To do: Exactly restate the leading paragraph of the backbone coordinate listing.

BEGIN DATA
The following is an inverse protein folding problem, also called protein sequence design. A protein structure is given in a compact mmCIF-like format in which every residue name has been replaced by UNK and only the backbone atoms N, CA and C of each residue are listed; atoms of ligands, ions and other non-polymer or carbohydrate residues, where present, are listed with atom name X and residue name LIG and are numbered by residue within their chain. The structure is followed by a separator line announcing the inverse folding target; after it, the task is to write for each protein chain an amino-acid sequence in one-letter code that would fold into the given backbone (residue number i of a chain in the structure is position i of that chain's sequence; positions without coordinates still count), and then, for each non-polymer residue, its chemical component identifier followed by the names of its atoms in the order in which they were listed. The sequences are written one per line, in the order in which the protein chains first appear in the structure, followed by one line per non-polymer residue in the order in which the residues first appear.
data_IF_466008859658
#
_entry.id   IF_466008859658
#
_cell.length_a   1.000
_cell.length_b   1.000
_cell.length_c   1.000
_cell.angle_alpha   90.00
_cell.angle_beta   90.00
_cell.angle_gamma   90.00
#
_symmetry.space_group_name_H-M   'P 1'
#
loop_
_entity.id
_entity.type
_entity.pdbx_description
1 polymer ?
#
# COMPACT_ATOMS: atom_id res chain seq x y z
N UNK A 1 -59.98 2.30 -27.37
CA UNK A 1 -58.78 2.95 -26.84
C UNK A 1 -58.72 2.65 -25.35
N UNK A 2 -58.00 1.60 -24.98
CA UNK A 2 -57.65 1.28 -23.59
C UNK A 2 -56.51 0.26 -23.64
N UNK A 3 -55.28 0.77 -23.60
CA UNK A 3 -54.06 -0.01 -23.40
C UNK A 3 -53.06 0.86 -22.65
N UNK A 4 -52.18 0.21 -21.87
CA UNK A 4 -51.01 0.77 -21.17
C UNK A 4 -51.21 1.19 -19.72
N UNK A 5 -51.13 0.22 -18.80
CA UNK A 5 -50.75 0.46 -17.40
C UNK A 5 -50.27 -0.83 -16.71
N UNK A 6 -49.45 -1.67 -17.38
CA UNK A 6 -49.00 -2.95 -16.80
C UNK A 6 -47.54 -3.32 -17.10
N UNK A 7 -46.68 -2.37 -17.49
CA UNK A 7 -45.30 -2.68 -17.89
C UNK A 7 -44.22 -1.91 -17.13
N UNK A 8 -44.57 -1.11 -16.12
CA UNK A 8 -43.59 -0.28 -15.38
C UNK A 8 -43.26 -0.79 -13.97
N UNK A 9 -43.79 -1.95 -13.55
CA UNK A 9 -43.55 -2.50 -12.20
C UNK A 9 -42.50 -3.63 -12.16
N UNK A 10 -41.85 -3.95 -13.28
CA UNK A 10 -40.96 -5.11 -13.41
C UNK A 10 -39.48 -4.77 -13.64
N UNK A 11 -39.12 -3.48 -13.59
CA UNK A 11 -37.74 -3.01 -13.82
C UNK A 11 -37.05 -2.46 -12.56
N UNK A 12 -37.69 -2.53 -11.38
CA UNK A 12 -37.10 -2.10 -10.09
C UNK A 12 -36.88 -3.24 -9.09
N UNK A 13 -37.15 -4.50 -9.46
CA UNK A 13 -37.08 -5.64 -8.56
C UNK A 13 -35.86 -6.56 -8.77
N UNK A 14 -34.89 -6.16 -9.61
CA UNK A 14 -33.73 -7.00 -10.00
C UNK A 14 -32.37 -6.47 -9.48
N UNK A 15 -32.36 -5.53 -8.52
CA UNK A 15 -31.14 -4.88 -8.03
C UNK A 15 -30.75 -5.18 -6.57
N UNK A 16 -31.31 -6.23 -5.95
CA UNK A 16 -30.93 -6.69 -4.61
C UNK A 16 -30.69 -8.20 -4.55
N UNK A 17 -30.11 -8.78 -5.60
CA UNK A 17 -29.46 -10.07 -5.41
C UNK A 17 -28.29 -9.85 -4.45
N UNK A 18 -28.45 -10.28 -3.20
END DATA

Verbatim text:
The following is an inverse protein folding problem, also called protein sequence design. A protein structure is given in a compact mmCIF-like format in which every residue name has been replaced by UNK and only the backbone atoms N, CA and C of each residue are listed; atoms of ligands, ions and other non-polymer or carbohydrate residues, where present, are listed with atom name X and residue name LIG and are numbered by residue within their chain. The structure is followed by a separator line announcing the inverse folding target; after it, the task is to write for each protein chain an amino-acid sequence in one-letter code that would fold into the given backbone (residue number i of a chain in the structure is position i of that chain's sequence; positions without coordinates still count), and then, for each non-polymer residue, its chemical component identifier followed by the names of its atoms in the order in which they were listed. The sequences are written one per line, in the order in which the protein chains first appear in the structure, followed by one line per non-polymer residue in the order in which the residues first appear.